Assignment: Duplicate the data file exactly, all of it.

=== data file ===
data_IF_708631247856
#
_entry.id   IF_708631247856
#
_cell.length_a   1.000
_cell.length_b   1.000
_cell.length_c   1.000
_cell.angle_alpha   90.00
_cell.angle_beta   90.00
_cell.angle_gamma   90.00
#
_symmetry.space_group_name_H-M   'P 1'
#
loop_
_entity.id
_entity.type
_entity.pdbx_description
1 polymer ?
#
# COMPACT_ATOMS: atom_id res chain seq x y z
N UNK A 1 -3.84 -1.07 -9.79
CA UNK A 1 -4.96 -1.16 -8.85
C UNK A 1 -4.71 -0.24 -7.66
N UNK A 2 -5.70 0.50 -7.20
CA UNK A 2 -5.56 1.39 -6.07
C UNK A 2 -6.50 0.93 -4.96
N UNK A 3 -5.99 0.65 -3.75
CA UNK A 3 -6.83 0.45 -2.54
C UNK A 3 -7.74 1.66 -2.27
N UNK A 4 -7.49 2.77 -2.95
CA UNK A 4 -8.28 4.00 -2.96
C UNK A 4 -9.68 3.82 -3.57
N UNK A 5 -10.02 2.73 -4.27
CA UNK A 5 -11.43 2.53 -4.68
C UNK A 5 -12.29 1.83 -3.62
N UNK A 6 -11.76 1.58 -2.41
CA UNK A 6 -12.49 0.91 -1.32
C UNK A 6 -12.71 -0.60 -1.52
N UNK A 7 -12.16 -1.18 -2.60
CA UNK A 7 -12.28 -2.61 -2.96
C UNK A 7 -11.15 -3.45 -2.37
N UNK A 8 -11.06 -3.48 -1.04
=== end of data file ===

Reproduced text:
data_IF_708631247856
#
_entry.id   IF_708631247856
#
_cell.length_a   1.000
_cell.length_b   1.000
_cell.length_c   1.000
_cell.angle_alpha   90.00
_cell.angle_beta   90.00
_cell.angle_gamma   90.00
#
_symmetry.space_group_name_H-M   'P 1'
#
loop_
_entity.id
_entity.type
_entity.pdbx_description
1 polymer ?
#
# COMPACT_ATOMS: atom_id res chain seq x y z
N UNK A 1 -3.84 -1.07 -9.79
CA UNK A 1 -4.96 -1.16 -8.85
C UNK A 1 -4.71 -0.24 -7.66
N UNK A 2 -5.70 0.50 -7.20
CA UNK A 2 -5.56 1.39 -6.07
C UNK A 2 -6.50 0.93 -4.96
N UNK A 3 -5.99 0.65 -3.75
CA UNK A 3 -6.83 0.45 -2.54
C UNK A 3 -7.74 1.66 -2.27
N UNK A 4 -7.49 2.77 -2.95
CA UNK A 4 -8.28 4.00 -2.96
C UNK A 4 -9.68 3.82 -3.57
N UNK A 5 -10.02 2.73 -4.27
CA UNK A 5 -11.43 2.53 -4.68
C UNK A 5 -12.29 1.83 -3.62
N UNK A 6 -11.76 1.58 -2.41
CA UNK A 6 -12.49 0.91 -1.32
C UNK A 6 -12.71 -0.60 -1.52
N UNK A 7 -12.16 -1.18 -2.60
CA UNK A 7 -12.28 -2.61 -2.96
C UNK A 7 -11.15 -3.45 -2.37
N UNK A 8 -11.06 -3.48 -1.04